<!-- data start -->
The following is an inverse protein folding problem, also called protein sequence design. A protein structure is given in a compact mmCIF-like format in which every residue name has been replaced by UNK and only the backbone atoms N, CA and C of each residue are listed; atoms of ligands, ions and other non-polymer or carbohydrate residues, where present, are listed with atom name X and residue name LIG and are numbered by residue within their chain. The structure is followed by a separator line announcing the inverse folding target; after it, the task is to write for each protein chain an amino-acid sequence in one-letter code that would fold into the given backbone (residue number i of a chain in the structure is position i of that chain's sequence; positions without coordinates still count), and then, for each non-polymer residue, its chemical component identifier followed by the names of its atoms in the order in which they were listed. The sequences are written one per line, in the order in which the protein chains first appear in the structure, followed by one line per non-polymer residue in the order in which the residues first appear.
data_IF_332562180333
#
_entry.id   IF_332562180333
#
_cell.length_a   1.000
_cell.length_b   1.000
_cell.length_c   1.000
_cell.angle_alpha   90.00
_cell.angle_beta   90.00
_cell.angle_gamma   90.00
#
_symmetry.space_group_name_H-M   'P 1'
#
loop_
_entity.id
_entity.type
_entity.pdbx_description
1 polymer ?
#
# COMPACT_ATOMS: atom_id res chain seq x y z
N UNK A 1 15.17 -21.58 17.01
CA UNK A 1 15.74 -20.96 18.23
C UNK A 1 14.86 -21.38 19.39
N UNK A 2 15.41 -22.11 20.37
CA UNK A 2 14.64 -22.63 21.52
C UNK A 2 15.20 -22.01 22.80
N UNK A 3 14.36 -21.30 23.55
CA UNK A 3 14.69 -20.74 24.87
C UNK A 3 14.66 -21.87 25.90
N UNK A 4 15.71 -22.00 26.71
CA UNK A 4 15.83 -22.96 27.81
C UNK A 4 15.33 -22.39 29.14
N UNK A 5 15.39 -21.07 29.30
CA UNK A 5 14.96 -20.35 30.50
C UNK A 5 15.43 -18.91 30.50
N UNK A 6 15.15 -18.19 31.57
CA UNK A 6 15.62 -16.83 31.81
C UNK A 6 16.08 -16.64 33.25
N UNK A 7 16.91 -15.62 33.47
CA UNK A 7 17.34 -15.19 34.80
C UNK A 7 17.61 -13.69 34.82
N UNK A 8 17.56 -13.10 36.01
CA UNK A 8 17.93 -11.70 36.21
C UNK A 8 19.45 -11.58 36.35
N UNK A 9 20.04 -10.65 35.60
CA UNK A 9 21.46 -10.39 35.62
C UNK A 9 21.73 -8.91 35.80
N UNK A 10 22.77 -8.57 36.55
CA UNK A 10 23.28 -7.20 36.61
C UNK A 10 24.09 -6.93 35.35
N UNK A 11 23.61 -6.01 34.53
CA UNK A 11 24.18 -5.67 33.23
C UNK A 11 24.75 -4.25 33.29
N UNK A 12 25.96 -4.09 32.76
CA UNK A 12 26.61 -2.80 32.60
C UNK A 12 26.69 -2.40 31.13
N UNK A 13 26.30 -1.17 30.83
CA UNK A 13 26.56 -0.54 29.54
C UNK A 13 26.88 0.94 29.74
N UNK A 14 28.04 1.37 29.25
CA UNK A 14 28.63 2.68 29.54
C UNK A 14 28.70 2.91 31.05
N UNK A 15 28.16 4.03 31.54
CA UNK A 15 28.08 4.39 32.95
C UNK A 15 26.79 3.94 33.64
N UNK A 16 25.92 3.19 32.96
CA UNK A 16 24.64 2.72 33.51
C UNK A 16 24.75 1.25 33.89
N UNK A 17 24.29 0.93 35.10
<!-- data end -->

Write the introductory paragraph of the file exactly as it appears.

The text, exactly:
The following is an inverse protein folding problem, also called protein sequence design. A protein structure is given in a compact mmCIF-like format in which every residue name has been replaced by UNK and only the backbone atoms N, CA and C of each residue are listed; atoms of ligands, ions and other non-polymer or carbohydrate residues, where present, are listed with atom name X and residue name LIG and are numbered by residue within their chain. The structure is followed by a separator line announcing the inverse folding target; after it, the task is to write for each protein chain an amino-acid sequence in one-letter code that would fold into the given backbone (residue number i of a chain in the structure is position i of that chain's sequence; positions without coordinates still count), and then, for each non-polymer residue, its chemical component identifier followed by the names of its atoms in the order in which they were listed. The sequences are written one per line, in the order in which the protein chains first appear in the structure, followed by one line per non-polymer residue in the order in which the residues first appear.